FeaturesTop Stories

A Helping Hand

Bodies of faith assist senior congregants

By Deborah Jeanne Sergeant

Jonathan Deibler

Whether you are looking to help older adults or you as an older adult could use some help, contact your local body of faith.

In recent decades, it has become routine to seek help from a paid agency, government organization or volunteer group. However, many congregations maintain ministries to assist older adults in numerous ways.

The pandemic halted groups’ interactions with older adults. Some pivoted to virtual assistance and some paused until COVID-19 subsided.

But as the pandemic wanes, many faith-based groups are getting back to their previous senior ministries.

St. Benedict Parish in Canandaigua offers Stephen Ministry for homebound people.

“It’s not counseling, but they can express their problems to someone who has no judgment,” said Mary Ellen Gysel, co-chairwoman of the church’s social ministry committee. “They can listen and if they choose, pray with that person. It can be anything they want to discuss like a death in the family or aging or illness.”

The ministry is intended to extend the church’s reach through trained laymen, as the priests and ministers tend to be stretched thin.

St. Benedict also offers a visitation ministry to facilitate parishioners calling on people who are sick and homebound to offer communion and prayer time.

In addition, “there are a lot of people within the parish who do those activities on their own and not through a formal ministry,” Gysel said.

This may include performing a minor home repair, assisting in running errands or offering a ride.

Stephen Ministry is also part of the ways in which Church of the Holy Spirit and St. Joseph’s Catholic Church in Penfield, sister congregations, help their congregants. Although it serves people of any age, lonesome seniors are often those who ask for a home visit.

Fran Glanton, Stephen Ministry leader, said that participants receive 50 hours of training before visiting people and also participate in continuing education.

“It helps people going through difficult times, like losing a spouse, having to move after losing a spouse and losing contact with family as they’ve moved away,” Glanton said.

The weekly visits are about an hour long.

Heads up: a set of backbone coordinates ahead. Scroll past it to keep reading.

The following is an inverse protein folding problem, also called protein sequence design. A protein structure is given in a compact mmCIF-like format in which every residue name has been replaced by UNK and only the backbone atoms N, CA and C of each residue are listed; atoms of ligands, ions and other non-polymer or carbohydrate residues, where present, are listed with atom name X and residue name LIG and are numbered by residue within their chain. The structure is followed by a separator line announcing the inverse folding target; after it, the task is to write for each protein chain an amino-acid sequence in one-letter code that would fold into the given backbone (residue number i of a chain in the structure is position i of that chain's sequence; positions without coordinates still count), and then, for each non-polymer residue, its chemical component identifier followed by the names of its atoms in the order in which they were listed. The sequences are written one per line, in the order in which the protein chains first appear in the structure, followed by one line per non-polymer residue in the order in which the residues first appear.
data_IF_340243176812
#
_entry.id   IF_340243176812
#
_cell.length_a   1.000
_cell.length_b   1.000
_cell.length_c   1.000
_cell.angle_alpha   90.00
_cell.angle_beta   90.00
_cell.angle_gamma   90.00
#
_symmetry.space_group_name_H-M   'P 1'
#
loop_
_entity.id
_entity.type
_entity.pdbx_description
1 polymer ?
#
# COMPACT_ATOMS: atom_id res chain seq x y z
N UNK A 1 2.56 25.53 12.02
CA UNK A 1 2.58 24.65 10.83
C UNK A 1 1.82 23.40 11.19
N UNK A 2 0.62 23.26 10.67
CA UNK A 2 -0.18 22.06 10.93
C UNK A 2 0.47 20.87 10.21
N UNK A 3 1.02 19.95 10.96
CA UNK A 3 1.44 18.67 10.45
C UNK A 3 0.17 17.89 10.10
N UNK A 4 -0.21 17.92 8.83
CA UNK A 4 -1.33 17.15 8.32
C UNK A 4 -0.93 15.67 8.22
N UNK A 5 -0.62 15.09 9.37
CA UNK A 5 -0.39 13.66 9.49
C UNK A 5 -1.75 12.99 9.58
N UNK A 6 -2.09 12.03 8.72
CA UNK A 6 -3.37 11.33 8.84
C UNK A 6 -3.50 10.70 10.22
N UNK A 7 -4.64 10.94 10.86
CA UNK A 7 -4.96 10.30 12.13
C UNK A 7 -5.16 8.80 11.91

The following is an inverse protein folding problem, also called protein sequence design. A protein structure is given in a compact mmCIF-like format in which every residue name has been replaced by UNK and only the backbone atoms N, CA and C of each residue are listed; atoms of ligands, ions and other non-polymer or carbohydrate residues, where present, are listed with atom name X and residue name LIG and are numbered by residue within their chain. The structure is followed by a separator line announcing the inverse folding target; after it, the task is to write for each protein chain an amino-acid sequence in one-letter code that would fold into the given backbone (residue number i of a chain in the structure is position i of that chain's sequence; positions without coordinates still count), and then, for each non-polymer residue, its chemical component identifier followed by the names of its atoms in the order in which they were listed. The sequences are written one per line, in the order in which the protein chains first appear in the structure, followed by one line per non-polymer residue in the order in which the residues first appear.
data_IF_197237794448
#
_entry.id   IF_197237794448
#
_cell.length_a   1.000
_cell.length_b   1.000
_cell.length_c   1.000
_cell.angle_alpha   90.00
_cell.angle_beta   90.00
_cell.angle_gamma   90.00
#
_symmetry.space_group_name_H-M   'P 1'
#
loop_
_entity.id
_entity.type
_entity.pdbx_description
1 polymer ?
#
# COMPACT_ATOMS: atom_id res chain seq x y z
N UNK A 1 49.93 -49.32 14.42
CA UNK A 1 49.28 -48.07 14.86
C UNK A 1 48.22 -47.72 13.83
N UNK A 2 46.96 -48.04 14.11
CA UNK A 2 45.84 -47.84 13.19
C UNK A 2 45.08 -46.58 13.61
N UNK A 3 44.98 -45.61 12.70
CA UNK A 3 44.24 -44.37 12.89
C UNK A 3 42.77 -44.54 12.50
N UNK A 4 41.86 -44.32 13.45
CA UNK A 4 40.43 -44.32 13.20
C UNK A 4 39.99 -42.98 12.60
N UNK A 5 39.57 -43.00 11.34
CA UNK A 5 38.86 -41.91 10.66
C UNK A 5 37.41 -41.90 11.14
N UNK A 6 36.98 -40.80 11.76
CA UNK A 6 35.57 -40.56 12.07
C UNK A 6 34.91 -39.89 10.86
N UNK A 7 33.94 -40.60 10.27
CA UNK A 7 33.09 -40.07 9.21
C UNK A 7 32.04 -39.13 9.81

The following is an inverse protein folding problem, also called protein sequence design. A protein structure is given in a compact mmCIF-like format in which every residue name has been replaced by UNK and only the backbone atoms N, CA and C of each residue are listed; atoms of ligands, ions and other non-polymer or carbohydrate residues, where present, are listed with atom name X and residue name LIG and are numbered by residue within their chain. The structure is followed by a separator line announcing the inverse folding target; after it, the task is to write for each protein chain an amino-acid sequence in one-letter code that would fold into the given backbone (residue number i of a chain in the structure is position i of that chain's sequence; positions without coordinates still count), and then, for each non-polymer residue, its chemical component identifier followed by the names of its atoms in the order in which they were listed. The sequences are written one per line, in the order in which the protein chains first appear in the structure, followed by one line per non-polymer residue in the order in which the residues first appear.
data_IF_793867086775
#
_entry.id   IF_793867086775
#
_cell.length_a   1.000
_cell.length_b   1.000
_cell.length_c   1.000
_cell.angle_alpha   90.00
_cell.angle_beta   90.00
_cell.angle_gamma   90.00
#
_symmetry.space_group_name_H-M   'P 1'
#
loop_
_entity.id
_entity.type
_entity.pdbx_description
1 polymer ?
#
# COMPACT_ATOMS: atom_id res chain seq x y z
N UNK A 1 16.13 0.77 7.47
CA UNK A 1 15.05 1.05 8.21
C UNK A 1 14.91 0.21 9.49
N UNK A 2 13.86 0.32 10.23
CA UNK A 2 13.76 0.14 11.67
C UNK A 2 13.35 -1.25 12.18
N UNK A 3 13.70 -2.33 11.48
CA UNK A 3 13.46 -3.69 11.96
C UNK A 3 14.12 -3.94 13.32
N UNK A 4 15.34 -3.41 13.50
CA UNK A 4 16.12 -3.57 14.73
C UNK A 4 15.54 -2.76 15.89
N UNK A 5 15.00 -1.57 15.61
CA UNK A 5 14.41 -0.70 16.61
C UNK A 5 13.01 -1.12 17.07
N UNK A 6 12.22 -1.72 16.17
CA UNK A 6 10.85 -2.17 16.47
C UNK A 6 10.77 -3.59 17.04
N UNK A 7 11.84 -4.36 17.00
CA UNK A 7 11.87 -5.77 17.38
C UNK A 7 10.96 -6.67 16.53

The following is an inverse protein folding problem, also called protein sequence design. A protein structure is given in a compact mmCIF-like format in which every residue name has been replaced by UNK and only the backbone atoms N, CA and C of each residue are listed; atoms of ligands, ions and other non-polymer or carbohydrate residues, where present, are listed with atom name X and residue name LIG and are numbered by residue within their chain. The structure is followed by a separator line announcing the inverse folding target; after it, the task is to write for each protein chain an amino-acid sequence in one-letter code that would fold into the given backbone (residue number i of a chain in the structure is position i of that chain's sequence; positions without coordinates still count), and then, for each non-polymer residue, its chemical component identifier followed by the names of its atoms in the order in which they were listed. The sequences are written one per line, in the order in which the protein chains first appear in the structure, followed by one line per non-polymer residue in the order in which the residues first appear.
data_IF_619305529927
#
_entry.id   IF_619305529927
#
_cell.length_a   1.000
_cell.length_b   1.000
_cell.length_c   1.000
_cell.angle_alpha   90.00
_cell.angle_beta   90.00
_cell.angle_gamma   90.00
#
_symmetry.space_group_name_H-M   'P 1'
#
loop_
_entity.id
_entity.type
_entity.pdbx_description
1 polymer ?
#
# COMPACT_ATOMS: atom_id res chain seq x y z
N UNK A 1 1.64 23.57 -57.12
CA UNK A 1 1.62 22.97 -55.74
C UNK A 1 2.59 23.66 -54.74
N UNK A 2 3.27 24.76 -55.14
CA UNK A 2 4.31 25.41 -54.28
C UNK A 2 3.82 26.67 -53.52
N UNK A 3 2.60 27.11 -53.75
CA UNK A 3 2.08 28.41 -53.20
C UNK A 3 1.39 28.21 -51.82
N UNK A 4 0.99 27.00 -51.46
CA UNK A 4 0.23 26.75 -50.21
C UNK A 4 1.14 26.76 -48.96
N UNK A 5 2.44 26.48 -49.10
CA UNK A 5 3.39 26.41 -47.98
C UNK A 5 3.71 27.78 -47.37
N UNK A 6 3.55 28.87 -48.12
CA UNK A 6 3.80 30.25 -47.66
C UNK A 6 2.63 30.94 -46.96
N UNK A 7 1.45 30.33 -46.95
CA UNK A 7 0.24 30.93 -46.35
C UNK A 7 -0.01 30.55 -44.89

“Some people say, ‘You’re the only people we talk with,’” Glanton said.

A friendly house call can help break up a week otherwise spent alone as well as provide a check-in to ensure the senior is doing alright.

“If we find that there is some type of help this person needs, we try to help them find help in the community or at church,” Glanton said. “A lot of times, it’s a big issue as you get older. A lot of the things you could do when you were younger, you’re not physically able to do it. There’s a great need for that type of service.”

The churches also take communion to parishioners and say a rosary with them if they are unable to make it to church.

St. John’s Lutheran Church, a small church in Victor, helps congregants with small home repairs and occasionally has offered more substantial assistance. Minister Jonathan Deibler said that in 2021, an older member needed major home repair, as her trailer was deteriorating.

“It was clear she needed to move out,” Deibler said.

The church helped with a few short-term repairs that enabled her to stay in her home for 18 months until she could make better arrangements. Then the church helped her move.

Deibler said that many instances like this were efforts of the church body but not necessarily of a formal committee or group.

“I’m seeing an authentic expression of their faith,” he said. “It’s an awareness of the needs of the people around them.”

St. John’s mails a paper copy of the weekly worship bulletin and sermon to homebound people. Some of those are able to connect to the worship service via Zoom. The church also provides rides for seniors and others who no longer drive.  The church’s prayer chain ministry quickly informs congregants of urgent prayer requests, which helps homebound older adults share their concerns and participate.

“People who can’t connect otherwise can still feel a part of the ministry in a meaningful way,” Deibler said.